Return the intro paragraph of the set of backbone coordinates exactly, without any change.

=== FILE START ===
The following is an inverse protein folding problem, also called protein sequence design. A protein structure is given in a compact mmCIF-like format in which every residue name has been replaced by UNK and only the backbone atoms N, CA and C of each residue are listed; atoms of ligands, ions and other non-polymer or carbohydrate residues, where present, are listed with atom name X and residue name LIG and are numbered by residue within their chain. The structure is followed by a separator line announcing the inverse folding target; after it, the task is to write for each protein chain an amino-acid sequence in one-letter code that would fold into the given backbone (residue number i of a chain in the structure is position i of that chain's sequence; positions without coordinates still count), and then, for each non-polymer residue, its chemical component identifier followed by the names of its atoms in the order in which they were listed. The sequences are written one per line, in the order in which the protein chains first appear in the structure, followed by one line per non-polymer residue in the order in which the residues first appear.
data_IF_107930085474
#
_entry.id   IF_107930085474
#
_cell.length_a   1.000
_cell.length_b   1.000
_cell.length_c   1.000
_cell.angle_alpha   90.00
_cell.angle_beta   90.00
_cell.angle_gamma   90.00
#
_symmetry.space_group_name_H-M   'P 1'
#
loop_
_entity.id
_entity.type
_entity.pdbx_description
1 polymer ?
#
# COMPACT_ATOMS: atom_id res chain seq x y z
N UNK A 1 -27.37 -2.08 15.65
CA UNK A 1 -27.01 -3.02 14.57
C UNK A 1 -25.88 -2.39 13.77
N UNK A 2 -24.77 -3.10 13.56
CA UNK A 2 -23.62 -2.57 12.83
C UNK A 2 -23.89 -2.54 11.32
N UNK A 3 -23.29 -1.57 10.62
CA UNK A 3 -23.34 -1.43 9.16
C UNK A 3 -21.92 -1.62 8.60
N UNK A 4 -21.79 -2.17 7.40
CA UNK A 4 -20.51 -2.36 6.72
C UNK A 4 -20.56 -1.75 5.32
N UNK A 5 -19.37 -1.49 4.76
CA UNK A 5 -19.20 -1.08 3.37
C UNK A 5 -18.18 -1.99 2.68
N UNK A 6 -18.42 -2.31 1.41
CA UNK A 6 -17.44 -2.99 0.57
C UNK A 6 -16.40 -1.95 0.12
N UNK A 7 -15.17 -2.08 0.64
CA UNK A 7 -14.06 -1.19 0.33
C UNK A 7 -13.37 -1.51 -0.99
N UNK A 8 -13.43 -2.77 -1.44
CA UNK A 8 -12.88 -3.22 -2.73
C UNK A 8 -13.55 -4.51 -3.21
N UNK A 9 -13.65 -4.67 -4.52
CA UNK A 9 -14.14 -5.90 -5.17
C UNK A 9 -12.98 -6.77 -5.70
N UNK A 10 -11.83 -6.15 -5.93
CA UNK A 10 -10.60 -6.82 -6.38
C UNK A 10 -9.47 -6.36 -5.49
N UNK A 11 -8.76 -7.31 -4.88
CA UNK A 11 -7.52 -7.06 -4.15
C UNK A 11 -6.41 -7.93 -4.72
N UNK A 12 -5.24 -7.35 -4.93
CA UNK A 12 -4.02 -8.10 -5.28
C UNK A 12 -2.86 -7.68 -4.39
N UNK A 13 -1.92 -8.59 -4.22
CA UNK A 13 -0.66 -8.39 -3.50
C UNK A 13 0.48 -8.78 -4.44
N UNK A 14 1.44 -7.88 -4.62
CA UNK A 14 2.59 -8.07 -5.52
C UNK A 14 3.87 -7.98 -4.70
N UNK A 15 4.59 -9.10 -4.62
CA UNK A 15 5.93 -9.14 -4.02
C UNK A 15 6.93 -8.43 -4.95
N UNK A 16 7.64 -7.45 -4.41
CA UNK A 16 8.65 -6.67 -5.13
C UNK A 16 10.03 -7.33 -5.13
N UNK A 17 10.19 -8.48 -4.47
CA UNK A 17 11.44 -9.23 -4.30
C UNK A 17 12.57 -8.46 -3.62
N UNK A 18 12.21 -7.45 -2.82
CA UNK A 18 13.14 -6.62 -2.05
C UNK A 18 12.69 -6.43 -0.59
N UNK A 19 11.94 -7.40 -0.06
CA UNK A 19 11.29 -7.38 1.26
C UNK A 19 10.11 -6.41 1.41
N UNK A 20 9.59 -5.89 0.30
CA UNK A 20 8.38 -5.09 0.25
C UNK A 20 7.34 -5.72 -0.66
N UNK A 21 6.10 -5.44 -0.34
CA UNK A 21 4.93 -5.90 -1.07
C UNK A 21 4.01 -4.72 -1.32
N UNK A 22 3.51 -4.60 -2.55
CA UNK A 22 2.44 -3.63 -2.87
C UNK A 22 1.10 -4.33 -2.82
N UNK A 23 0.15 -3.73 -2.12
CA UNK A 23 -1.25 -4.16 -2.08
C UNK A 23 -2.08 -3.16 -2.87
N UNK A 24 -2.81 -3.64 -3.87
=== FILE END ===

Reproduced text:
The following is an inverse protein folding problem, also called protein sequence design. A protein structure is given in a compact mmCIF-like format in which every residue name has been replaced by UNK and only the backbone atoms N, CA and C of each residue are listed; atoms of ligands, ions and other non-polymer or carbohydrate residues, where present, are listed with atom name X and residue name LIG and are numbered by residue within their chain. The structure is followed by a separator line announcing the inverse folding target; after it, the task is to write for each protein chain an amino-acid sequence in one-letter code that would fold into the given backbone (residue number i of a chain in the structure is position i of that chain's sequence; positions without coordinates still count), and then, for each non-polymer residue, its chemical component identifier followed by the names of its atoms in the order in which they were listed. The sequences are written one per line, in the order in which the protein chains first appear in the structure, followed by one line per non-polymer residue in the order in which the residues first appear.